Not only in Candia but in all the Venetian maritime and mainland
territories, the 1560s seemed to mark the emergence of a new attitude towards
the profession of military engineering,
and a different approach towards
managing the relationship between military command and technical execution. One
of the primary axioms underlying the work of the engineer was continuity, or
the idea of a link with tradition. This principle was also highly valued by the
Venetian Senate and the patricians sent to govern the island. As the
Senate wrote to the Captain of Candia Paolo Zorzi after Giulio Savorgnan's
departure from Candia, 'we have understood the need that this fortress has for
an engineer... if it is to be transformed to perfection'1. In his Discorso di
Giulio Savorgnan sulle fortificazioni ('Discussion by Giulio Savorgnan on
Fortifications') Savorgnan himself hypothesised the strict subordination of
technicians to the Venetian nobility: 'the task of fortification should be that
of the General Captain... and the office of the engineer is to be supervisor of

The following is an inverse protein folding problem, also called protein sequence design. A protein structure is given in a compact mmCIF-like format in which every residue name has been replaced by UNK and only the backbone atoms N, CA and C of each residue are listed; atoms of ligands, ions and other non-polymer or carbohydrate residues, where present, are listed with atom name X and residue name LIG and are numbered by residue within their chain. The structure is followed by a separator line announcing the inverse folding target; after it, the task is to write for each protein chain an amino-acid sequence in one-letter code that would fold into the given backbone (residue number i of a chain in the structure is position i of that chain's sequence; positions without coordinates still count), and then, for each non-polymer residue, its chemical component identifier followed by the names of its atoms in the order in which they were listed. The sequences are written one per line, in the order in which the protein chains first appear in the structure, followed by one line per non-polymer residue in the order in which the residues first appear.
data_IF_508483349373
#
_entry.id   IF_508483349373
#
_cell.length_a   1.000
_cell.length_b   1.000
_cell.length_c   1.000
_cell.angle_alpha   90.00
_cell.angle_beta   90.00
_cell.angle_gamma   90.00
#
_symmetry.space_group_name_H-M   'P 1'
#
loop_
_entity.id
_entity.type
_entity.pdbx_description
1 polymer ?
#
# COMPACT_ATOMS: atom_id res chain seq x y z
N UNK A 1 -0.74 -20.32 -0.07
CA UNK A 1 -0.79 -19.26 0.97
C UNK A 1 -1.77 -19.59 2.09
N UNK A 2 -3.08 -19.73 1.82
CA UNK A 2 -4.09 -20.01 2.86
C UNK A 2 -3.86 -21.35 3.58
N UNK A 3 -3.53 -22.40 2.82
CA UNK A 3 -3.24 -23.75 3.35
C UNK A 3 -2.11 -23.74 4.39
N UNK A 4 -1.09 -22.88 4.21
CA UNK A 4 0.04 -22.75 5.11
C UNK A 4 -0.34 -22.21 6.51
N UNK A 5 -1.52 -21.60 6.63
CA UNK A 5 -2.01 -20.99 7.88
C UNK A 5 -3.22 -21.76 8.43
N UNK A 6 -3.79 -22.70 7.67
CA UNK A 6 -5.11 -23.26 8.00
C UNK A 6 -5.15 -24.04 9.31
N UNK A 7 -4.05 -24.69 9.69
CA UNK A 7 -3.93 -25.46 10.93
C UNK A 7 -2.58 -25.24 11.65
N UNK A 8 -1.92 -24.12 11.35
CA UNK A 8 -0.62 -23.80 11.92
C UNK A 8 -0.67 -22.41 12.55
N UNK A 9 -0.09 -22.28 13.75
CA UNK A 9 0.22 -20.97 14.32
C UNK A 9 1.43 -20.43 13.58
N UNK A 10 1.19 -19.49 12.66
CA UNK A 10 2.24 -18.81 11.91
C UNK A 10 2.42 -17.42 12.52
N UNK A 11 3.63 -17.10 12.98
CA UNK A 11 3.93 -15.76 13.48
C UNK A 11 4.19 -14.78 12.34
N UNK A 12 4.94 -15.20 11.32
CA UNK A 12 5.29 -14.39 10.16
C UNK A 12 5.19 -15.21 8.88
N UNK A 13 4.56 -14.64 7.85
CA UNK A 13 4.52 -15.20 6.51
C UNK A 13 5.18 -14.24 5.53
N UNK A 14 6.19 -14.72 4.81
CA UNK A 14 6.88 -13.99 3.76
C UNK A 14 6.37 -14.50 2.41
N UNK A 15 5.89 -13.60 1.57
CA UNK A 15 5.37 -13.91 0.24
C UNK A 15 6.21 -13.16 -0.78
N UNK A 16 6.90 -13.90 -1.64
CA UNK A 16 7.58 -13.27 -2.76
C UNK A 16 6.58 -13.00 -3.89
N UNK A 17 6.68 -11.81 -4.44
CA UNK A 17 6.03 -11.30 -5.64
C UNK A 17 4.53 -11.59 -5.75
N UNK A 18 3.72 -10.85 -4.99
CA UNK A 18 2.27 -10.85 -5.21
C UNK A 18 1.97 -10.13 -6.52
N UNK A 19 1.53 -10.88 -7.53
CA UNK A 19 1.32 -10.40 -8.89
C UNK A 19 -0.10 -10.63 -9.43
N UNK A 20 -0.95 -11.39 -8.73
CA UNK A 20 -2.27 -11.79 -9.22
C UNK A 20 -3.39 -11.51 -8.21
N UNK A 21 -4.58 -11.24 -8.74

the building... nor should his role be considered as anything but pure
executor'2. A new sense of technical and professional pride is seen in these
comments written by Savorgnan (during a brief return to Candia 14 months after
his departure), as also revealed in the work of his successor Andrea
Nigrisuoli. A great deal of credit should be given to the Captain of the city,
Daniele Venier, but the highest honours go to the extraordinary ability of
Nigrisuoli, whom Savorgnan says has 'the weight of engineer, and has discharged
his duties both with diligence and knowledge of fortification, with which I am
very well satisfied.'3 The military engineer stood somewhere between the
Venetian patrician, unversed in technical strategy, who reasoned in general
terms, and the short-sighted civil engineer. Though the military engineer did
not hold decision-making powers - demonstrated by the difficulty in obtaining
for the works proposed - he turned out to play a decisive role in the
preparation of an efficient defense.
1 'habbiamo inteso il bisogno che quella fortezza avrà d'un ingegnere...
per essere ridotta a perfezione'
2 'il carico di fortificazione doveria essere del capitano general... et
l'officio dell'ingegnere è d'esser soprastante alla fabbrica...
né bisogna che l'oppera sua si usi in altro che in essere puro
3 'il peso di ingegnero ha fatto il suo officio si in la diligentia come nella
scentia della fortificazione ch'io sono rimasto molto sattisfatto'